Taborski on the role of the Jeweler

The Jeweler seems to stand for Divine Providence, for the power of moral judgment. The wedding rings, which he does not so much sell as dispense and which he refuses to buy back, symbolize the obligations of marriage. That he does not appear on stage is consistent with Wojtyla’s practice: as a rule, neither his plays nor his poetry call God by name or invoke Him directly; His presence is felt but not imposed. True, Andrew and Anna quote the Jeweler’s words and describe his shop and his behavior, but for all we know he could be just an eccentric shopkeeper. In a realistic play this would certainly be the case, but not in this poetic mystery. 
As with Adam, we cannot pinpoint this mysterious character with absolute (one is tempted to say physical) certainty. We do not see him-only the characters in the drama sometimes do. Thus another interpretation is possible. If Adam can be called a confessor, the Jeweler can be called the voice of conscience. A conscience is both innately human (all men should have one) and God-given. So the Jeweler’s divine and human attributes do not contradict each other. One could say that Andrew and Teresa in Act I exchange their rings themselves and that Anna’s struggle in Act 2 to get rid of her unwanted ring takes place within her. Bnt the characters act always in the sight of God. 
The Polish title of the play, Przed sklepem jubilera, literally means “In front of the .” The jeweler sees our thoughts and actions through the shop window, which is also the window of our conscience. Through the Jeweler, as the other characters describe him and feel his presence, the play’s theme is explained. After all, what God knows our consciences ought to know.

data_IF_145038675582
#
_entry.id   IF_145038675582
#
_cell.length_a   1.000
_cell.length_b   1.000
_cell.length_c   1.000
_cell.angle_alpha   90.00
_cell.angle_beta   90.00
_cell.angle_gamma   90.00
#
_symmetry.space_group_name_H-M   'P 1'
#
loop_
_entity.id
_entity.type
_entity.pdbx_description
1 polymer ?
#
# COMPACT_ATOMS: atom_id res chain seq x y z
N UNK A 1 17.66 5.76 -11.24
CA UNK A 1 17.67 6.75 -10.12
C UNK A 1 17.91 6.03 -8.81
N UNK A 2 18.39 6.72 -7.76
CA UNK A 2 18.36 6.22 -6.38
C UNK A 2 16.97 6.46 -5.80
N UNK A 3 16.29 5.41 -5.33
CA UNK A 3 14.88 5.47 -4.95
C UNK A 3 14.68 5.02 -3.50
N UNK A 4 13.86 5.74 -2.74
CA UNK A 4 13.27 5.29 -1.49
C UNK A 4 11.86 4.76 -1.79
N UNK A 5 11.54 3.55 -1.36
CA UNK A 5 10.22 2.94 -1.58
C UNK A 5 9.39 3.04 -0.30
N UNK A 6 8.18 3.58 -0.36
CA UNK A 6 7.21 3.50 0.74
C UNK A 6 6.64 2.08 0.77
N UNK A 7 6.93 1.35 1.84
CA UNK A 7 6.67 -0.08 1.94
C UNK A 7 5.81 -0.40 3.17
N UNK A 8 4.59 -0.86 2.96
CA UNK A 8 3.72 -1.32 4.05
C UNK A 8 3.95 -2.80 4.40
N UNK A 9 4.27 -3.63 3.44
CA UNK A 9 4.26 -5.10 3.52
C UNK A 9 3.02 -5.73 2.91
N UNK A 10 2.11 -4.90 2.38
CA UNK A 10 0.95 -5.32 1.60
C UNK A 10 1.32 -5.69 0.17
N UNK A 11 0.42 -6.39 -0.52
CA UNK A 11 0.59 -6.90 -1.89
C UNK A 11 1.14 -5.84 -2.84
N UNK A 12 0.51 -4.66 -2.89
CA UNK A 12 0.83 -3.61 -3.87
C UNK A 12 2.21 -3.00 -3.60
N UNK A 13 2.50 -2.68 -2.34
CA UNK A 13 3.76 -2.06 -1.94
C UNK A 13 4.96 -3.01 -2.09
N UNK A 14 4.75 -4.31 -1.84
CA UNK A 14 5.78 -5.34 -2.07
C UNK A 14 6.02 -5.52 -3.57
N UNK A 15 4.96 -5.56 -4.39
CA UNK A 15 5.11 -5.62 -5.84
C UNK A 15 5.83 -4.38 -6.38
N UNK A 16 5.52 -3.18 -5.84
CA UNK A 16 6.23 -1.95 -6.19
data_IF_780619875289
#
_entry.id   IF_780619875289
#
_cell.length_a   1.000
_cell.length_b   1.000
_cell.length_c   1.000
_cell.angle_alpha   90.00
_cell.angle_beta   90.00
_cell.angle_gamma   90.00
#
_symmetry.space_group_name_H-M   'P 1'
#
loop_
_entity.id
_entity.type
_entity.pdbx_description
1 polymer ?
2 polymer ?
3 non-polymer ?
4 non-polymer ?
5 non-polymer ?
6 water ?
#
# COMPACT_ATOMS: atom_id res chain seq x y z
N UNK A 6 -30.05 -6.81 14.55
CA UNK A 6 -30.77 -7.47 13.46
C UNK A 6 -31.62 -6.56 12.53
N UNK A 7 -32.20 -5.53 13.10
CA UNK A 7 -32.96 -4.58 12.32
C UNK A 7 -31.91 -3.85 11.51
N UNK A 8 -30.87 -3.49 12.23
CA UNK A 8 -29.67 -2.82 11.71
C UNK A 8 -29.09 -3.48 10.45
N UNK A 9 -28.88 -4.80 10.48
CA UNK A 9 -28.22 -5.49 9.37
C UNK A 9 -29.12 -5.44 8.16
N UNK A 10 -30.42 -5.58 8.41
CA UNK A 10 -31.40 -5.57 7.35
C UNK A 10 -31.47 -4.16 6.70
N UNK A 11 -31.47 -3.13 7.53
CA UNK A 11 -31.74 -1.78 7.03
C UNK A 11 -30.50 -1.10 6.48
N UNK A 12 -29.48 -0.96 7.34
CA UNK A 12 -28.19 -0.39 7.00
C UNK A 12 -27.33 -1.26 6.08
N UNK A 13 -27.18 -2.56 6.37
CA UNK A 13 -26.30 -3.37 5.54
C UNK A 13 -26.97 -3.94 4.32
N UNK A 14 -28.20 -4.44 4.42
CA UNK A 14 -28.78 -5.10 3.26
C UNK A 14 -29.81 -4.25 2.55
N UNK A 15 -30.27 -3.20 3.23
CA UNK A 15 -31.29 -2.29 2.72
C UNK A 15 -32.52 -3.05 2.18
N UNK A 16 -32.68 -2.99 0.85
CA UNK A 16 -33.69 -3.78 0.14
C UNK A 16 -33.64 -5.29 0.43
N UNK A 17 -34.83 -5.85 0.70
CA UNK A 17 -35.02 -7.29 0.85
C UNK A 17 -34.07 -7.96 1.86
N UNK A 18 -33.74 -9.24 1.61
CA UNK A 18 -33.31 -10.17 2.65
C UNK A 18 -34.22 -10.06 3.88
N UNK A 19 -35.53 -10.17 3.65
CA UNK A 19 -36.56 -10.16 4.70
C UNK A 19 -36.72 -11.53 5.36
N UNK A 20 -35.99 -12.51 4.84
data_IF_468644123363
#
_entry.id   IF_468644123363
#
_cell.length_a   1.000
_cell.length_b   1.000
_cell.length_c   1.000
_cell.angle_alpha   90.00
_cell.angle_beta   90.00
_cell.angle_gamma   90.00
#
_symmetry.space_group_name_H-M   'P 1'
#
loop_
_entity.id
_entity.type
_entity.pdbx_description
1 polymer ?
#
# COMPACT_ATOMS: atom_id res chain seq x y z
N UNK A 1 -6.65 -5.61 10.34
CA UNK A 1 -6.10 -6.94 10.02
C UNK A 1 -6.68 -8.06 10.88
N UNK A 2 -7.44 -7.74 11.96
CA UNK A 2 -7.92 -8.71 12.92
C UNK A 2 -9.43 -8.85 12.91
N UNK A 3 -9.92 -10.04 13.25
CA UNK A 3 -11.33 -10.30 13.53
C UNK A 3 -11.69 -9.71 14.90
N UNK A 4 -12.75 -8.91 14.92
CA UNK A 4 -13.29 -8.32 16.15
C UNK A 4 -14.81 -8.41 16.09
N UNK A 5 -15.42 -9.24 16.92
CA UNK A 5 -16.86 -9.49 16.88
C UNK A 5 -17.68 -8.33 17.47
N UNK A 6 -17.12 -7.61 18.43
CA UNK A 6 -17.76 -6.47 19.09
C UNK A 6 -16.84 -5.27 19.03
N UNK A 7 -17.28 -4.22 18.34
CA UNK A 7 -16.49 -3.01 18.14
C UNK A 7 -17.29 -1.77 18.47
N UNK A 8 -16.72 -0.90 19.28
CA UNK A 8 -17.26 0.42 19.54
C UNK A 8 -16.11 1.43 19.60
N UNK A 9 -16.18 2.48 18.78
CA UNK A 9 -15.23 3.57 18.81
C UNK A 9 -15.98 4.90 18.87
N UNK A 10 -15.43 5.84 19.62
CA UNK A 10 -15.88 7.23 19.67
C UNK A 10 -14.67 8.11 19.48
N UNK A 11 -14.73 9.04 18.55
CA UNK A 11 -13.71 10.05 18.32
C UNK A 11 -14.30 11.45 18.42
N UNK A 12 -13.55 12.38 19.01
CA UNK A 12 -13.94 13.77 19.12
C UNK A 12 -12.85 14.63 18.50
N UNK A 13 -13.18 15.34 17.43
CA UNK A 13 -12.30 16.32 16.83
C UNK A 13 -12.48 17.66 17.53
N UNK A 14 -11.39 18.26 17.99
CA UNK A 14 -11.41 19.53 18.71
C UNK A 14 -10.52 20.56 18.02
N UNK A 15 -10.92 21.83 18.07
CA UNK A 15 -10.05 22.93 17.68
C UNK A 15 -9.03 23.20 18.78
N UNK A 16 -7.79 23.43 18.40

The Jeweler’s monologue, quoted by Andrew, defines directly and precisely the contradiction between aspirations and weakness that makes man fall short of his full potential: 
Ah, the proper weight of man! 
This rift, this tangle, this ultimate depth —
this clinging when it is so hard 
to unstick heart and thought. 
And in all — freedom, 
a freedom and sometimes frenzy, 
the frenzy of freedom trapped in this tangle. 
And in all this-love, 
which springs from freedom as water springs from an oblique rift in the earth. 
This is man! He is not transparent, 
not monumental, 
not simple; in fact he is poor. 
This is one man-and what about two people, 
four, a hundred, a million? 
Multiply all this 
(multiply the greatness by the weakness), 
and you will have the product of humanity, 
the product of human life. 
Those contradictions are most clearly discernible in love, the most intense sphere of interhuman relations.


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